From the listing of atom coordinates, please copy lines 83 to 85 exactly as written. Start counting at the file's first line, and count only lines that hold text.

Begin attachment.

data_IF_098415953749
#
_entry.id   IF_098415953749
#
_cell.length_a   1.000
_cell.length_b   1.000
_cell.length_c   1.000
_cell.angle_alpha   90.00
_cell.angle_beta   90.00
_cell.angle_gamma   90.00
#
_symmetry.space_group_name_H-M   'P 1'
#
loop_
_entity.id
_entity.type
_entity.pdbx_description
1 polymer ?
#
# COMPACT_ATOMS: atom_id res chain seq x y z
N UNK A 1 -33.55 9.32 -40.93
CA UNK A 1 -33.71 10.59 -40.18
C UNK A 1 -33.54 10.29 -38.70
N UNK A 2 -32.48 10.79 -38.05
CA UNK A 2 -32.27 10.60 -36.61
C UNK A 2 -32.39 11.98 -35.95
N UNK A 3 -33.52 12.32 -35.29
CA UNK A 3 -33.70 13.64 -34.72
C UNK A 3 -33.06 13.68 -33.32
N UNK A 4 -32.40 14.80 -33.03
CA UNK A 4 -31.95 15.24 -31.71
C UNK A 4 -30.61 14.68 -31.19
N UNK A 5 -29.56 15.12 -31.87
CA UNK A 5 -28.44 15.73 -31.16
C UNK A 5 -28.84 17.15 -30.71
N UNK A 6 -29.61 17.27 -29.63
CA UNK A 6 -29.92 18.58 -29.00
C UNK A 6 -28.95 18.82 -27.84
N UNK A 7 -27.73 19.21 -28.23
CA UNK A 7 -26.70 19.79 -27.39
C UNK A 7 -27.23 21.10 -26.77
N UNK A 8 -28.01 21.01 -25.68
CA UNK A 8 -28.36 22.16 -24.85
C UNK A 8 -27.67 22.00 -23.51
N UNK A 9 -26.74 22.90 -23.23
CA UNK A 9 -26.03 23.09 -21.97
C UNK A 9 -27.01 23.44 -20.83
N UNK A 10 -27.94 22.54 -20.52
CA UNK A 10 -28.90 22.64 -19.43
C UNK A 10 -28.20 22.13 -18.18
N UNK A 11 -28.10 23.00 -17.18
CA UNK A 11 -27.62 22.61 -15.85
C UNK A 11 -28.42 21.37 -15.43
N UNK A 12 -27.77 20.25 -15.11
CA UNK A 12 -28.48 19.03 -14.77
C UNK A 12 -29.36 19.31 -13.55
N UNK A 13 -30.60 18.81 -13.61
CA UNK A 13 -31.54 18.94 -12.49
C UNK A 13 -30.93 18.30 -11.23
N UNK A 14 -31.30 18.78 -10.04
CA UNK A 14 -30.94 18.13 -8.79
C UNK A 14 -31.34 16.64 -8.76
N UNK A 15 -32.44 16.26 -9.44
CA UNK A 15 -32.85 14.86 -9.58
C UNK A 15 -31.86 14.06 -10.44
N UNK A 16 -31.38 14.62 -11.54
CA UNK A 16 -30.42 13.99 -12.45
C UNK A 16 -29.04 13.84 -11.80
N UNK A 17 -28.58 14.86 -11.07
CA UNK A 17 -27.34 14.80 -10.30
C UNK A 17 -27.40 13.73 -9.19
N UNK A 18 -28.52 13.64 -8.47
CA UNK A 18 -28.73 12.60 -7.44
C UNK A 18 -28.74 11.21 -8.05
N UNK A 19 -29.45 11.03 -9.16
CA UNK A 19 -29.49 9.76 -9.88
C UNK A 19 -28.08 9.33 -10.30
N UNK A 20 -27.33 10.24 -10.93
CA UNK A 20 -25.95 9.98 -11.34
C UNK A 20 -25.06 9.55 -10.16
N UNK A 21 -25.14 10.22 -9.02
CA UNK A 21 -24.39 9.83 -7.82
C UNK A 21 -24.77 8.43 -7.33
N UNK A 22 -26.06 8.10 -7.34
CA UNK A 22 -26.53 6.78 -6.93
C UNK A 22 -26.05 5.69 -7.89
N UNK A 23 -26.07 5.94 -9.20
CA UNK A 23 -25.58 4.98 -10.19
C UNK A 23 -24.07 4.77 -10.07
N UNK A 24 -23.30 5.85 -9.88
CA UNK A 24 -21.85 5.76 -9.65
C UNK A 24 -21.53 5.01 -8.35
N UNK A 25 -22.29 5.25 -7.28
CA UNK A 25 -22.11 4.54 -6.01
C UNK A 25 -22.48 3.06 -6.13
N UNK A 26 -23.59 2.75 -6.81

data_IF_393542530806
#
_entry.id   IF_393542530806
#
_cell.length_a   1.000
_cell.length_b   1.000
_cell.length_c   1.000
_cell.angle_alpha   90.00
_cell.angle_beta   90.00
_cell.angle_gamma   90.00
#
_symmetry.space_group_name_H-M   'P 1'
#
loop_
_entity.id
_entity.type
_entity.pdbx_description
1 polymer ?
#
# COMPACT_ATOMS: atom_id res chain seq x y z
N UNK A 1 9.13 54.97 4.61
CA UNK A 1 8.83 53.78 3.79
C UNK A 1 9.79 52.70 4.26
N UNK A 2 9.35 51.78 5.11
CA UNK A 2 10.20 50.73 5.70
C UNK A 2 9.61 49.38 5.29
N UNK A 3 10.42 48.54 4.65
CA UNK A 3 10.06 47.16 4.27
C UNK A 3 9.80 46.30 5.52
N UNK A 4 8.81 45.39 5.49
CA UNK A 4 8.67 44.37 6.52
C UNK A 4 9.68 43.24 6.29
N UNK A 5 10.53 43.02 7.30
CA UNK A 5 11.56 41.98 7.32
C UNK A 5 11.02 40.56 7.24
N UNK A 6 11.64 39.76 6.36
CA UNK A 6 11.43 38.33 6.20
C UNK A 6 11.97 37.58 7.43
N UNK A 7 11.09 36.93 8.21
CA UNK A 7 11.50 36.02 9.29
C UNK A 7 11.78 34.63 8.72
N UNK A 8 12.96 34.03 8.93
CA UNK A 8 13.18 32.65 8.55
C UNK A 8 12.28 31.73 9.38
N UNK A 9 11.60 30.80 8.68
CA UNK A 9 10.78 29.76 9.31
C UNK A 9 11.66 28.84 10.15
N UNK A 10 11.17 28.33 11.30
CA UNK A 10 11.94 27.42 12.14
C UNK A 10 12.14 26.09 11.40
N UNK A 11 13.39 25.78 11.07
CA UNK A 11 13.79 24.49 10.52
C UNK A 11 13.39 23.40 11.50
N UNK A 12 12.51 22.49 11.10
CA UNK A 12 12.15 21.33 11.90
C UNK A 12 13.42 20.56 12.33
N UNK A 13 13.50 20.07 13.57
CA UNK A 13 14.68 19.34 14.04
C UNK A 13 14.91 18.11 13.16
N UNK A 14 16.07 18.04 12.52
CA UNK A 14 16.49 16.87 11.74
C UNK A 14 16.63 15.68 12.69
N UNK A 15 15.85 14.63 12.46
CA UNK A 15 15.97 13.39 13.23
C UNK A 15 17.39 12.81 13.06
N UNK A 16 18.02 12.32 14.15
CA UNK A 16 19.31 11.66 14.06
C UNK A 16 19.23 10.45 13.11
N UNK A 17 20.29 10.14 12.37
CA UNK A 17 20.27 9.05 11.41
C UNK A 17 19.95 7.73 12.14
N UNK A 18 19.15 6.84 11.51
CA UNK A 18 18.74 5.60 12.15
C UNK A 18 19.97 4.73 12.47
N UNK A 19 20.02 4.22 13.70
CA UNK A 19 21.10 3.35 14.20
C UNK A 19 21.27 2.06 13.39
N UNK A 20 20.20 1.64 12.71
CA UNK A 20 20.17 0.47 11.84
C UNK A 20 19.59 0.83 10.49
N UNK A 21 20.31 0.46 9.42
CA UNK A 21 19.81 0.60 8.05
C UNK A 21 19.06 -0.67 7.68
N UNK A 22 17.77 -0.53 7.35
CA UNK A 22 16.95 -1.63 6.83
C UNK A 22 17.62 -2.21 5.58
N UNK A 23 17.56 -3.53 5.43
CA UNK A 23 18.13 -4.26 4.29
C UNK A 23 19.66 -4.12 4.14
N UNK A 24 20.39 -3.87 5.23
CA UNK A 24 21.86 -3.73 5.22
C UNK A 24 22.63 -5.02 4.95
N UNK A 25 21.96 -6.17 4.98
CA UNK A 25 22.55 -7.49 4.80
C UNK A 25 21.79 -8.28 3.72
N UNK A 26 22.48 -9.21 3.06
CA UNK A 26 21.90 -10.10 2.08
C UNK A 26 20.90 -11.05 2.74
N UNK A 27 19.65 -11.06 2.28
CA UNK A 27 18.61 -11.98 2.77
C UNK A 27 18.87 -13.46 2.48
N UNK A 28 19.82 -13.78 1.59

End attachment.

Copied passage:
C UNK A 21 -24.77 8.43 -7.33
N UNK A 22 -26.06 8.10 -7.34
CA UNK A 22 -26.53 6.78 -6.93